Five of the largest UK local authority funds have committed £152m (€190m) to social impact investing after a year-long manager search.
The pension funds, which jointly have around £30bn in investible assets, joined forces in 2013 as a means to invest for both financial returns and positive economic impact.
The funds said the seed investments showed that social impact investing and financing local initiatives could align with a pension fund’s fiduciary duty.
Through the Local Authority Pension Fund Forum (LAPFF), the schemes founded their initiative from a white paper that identified challenges and opportunities in impact investing.
After 28 asset managers responded to a request for submissions, the funds have now allocated funds accordingly.
Greater Manchester Pension Fund committed one-third of the total allocation, half of which was placed in a property fund.
The other pension funds – West Midlands, East Riding, West Yorkshire, Merseyside and South Yorkshire – also committed to the property fund but in varying amounts.
All the investors, bar East Riding and West Midlands, also committed to an industrial lending fund.
Other areas of social impact investing include social impact bonds and social sector investments.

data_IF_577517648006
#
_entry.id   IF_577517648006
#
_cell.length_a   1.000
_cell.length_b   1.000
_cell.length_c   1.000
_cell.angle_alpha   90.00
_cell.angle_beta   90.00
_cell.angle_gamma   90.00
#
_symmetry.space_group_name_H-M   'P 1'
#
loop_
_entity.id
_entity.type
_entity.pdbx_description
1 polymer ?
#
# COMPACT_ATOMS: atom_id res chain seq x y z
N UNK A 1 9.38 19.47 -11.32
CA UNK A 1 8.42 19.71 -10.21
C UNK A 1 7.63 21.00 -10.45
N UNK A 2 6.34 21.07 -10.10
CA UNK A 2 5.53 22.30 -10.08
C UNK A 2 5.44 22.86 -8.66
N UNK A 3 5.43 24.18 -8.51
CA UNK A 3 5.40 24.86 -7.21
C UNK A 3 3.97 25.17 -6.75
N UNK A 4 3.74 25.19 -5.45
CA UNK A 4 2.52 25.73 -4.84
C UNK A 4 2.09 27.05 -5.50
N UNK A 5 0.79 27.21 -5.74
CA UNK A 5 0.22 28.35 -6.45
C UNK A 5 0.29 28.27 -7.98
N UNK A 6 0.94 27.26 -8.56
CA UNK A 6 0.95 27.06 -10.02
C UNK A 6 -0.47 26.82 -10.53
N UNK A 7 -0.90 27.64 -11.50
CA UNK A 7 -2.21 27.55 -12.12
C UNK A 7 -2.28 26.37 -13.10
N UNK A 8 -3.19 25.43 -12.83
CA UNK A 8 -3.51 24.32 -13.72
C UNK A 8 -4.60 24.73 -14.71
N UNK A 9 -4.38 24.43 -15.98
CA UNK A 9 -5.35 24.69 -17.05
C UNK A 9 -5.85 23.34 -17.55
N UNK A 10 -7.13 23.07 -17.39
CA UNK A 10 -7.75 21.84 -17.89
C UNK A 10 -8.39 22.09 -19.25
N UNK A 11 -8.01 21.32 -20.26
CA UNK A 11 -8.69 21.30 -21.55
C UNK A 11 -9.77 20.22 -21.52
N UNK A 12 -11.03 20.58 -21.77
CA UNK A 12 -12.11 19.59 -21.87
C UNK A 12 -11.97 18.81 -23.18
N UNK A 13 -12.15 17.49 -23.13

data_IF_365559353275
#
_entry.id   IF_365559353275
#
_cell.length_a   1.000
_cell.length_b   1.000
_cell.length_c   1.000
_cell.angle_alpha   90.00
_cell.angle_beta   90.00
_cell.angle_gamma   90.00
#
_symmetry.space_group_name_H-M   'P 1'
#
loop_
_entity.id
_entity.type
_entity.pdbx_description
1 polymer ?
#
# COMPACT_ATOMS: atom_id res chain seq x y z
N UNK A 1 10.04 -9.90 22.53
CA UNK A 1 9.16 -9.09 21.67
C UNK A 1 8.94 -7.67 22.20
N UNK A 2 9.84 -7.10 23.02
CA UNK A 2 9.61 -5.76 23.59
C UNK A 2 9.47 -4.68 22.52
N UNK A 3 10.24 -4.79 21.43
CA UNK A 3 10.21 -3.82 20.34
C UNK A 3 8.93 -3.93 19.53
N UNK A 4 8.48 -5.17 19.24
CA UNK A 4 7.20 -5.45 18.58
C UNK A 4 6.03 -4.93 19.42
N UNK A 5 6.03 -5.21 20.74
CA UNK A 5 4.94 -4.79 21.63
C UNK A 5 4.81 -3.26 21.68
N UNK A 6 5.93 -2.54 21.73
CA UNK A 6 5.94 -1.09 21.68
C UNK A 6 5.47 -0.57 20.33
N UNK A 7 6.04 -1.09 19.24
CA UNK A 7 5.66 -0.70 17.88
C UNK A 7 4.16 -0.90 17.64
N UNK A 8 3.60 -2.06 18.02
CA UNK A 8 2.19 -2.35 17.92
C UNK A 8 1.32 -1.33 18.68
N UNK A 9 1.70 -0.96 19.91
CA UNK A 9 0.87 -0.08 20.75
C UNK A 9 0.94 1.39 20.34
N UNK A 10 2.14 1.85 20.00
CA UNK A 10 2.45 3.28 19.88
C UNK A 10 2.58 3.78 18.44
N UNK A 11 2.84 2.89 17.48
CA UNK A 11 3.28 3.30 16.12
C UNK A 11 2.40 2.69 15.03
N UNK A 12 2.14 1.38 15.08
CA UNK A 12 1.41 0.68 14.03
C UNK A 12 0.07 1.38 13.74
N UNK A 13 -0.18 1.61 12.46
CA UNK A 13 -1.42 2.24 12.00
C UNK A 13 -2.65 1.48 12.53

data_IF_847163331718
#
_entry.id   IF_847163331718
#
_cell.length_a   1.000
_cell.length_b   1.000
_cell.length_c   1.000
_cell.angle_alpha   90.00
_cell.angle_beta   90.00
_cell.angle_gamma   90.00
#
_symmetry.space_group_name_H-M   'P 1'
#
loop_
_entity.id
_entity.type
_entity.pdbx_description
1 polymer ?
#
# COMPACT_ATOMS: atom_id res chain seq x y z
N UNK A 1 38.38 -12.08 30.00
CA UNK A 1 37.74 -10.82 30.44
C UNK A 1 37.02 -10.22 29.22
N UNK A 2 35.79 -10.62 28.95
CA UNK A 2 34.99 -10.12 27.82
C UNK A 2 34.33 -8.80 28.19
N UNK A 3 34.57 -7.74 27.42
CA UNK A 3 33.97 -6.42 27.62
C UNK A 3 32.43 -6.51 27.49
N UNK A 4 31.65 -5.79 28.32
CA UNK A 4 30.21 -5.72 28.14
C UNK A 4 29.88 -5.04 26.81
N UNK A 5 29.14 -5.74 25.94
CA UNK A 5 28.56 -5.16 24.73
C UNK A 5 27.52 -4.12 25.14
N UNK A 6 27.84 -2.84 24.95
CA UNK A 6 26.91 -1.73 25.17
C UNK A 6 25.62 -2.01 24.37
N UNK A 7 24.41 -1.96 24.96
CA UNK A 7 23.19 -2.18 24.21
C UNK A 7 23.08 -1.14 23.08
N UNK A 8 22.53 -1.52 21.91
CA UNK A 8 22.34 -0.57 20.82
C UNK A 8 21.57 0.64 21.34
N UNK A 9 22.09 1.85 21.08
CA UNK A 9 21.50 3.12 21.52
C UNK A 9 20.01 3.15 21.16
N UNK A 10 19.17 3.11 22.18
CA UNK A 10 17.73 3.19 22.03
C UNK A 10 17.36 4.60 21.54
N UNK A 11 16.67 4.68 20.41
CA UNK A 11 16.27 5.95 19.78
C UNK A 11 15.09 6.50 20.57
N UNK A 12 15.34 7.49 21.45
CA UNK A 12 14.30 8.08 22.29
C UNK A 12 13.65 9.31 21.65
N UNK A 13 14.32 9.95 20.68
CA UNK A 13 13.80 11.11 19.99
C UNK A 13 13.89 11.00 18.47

The funds’ joint group, Investing 4 Growth, said impact investing brought new risks that needed to be overcome, such as a lack of track record, liquidity, presence of other investors and inexperience.
Issues were also raised regarding a conflict between the pension funds’ investments, and the activities of their sponsoring local councils.
Councillor Kieran Quinn, who chairs Investors 4 Growth, said that while the process of setting up the investment group had been challenging, movement forward should demonstrate that fiduciary responsibility can be aligned with delivering positive outcomes for communities.
“Impact investing for pension funds is a new area of activity, and I hope that, having established the investment potential, other funds will join us in seeking further opportunities,” he said.
He said that, even though the investments represented unfamiliar territory, and new asset managers brought their own risks, those risks could be mitigated to meet a fund’s expectations.
“As we gain experience and see successful opportunities mature, I am confident these factors can be effectively managed,” he said.